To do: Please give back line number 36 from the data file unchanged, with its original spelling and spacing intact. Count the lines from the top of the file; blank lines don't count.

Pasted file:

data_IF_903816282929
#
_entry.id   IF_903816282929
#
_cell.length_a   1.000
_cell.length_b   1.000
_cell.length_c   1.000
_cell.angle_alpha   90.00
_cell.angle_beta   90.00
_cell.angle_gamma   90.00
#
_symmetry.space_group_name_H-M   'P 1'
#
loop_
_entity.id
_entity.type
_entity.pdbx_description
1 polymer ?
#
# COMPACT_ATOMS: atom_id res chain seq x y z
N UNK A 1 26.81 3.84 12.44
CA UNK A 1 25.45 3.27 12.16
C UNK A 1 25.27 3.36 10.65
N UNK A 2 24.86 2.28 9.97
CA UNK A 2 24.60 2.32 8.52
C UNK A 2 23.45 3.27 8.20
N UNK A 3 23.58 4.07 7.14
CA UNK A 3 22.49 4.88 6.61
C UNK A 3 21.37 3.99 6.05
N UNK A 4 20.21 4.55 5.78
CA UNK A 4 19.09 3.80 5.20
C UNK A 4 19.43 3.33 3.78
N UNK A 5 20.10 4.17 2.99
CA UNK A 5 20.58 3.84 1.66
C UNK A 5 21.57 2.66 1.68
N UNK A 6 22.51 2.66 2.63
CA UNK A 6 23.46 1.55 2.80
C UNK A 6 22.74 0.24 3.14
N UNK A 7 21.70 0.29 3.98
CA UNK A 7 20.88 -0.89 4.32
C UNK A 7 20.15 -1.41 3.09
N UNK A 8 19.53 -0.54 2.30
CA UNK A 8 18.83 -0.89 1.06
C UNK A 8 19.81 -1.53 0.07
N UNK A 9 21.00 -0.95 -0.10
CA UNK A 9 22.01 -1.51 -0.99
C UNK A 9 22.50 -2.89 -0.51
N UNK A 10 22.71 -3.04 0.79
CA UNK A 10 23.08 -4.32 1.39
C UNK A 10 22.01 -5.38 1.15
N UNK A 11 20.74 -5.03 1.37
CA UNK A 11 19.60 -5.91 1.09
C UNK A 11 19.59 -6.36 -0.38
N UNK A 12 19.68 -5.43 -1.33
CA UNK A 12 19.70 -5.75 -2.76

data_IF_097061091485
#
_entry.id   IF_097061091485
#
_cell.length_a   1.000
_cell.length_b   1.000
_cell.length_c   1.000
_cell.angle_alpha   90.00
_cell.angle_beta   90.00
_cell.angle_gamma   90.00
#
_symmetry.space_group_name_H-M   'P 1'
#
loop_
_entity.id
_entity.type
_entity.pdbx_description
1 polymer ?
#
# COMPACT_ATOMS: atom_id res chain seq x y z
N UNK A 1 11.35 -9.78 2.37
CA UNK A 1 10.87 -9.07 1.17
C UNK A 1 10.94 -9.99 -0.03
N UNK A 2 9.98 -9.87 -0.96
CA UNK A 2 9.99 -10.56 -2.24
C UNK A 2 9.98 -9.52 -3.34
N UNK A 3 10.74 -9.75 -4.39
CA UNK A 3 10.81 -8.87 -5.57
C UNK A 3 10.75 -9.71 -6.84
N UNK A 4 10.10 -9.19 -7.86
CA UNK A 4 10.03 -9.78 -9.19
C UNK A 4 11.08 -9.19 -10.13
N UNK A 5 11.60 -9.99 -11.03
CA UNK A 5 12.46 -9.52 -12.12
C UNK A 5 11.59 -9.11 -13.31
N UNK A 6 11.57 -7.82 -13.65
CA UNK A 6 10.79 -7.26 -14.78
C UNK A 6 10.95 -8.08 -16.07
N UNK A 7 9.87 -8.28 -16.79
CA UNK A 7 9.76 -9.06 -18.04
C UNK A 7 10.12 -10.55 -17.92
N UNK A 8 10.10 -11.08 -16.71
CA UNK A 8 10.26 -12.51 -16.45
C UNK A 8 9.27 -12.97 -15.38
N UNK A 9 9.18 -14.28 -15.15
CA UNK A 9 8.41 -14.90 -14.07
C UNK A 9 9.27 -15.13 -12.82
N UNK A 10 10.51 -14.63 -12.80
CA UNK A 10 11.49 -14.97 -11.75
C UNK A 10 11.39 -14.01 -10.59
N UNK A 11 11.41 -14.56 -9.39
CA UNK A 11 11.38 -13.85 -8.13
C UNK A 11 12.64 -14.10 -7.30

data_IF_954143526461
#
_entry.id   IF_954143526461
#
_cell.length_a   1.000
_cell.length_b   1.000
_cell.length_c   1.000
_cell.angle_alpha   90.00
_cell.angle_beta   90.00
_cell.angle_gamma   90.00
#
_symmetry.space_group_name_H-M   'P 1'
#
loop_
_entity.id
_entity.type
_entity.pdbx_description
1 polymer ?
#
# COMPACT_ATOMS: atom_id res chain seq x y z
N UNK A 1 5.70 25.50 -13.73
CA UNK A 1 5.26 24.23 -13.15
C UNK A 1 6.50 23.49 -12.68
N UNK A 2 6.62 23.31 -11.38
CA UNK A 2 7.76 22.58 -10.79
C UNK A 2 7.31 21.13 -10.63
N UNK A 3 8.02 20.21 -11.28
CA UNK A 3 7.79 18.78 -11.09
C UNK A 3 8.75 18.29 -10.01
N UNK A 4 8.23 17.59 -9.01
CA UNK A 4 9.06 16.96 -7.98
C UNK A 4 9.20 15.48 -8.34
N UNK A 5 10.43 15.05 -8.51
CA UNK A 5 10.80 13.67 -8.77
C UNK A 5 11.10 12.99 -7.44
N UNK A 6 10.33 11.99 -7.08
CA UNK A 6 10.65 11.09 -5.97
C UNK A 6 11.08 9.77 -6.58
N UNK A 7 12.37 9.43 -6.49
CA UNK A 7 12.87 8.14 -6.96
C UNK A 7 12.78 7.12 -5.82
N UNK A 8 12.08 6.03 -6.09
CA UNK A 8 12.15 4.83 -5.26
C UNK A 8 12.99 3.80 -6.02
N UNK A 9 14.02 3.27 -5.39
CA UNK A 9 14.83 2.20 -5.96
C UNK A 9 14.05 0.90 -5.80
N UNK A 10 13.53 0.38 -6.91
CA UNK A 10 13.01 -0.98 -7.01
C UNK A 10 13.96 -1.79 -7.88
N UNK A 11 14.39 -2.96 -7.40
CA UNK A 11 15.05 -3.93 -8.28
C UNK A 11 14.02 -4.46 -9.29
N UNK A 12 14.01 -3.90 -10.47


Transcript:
N UNK A 6 22.51 2.66 2.63